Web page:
Common drugs may increase ER, hospital visits for seniors
Campbell: There are multiple benefits to weaning seniors off unnecessary anticholinergic drugs.
Medications often used by seniors may increase their chances of visiting the emergency department or hospital, according to recently published research.
Anticholinergic drugs, commonly prescribed for chronic conditions such as anxiety, depression, sleep issues and incontinence, are used by up to half of older adults, according to researchers from Indiana University. Many seniors also may be taking two or more of the medications at one time.
The study, published in November in Pharmacotherapy, analyzed prescription data and medical records of more than 3,300 community-dwelling seniors to determine a link between the drugs and use of healthcare services.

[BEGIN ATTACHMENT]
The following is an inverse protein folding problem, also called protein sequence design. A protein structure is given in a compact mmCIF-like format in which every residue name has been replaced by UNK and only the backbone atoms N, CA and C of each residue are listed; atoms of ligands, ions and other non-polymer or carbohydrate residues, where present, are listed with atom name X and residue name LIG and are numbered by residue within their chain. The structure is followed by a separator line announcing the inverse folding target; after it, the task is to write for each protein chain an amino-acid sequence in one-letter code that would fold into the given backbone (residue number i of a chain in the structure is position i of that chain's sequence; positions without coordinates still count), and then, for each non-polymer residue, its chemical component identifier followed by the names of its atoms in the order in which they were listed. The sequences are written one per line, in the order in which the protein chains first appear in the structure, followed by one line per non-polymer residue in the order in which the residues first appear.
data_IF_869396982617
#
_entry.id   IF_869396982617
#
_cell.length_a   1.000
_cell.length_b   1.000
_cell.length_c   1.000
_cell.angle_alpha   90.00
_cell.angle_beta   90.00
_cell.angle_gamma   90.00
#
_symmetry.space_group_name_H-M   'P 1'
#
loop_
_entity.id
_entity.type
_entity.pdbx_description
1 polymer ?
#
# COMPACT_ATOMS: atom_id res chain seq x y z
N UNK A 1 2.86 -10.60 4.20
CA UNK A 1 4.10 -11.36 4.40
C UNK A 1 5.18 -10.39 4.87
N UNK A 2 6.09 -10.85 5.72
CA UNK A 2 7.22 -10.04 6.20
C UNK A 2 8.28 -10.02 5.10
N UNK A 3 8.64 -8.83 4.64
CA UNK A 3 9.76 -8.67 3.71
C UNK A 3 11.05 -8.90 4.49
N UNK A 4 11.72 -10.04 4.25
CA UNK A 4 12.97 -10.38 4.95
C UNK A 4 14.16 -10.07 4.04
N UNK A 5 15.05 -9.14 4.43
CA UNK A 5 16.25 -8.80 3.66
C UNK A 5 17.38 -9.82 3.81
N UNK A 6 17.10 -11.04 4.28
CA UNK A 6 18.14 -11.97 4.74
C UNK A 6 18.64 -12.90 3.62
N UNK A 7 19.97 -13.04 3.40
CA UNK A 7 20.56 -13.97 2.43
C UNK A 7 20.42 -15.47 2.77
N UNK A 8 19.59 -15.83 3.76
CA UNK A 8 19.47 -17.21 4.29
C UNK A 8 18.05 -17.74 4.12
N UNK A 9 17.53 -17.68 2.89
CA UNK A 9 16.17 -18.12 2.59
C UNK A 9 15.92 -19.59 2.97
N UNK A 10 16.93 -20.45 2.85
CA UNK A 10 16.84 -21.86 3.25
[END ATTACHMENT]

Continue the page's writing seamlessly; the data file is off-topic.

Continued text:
Taking a daily dose of a drug with a mild anticholinergic effect, such as those for hypertension, upped the chance of inpatient admission by 11%. Medications with strong anticholinergic effects, including sleeping pills, increased the likelihood of admission by 33%.
Emergency department and outpatient healthcare visits also increased with anticholinergic use, researchers found.
“This is the first study to ... determine that as burden increases, so does healthcare utilization in the U.S.,” said investigator Noll Campbell, PharmD, with Indiana University. “This new study provides stronger motivation … to take individuals off anticholinergic medications.”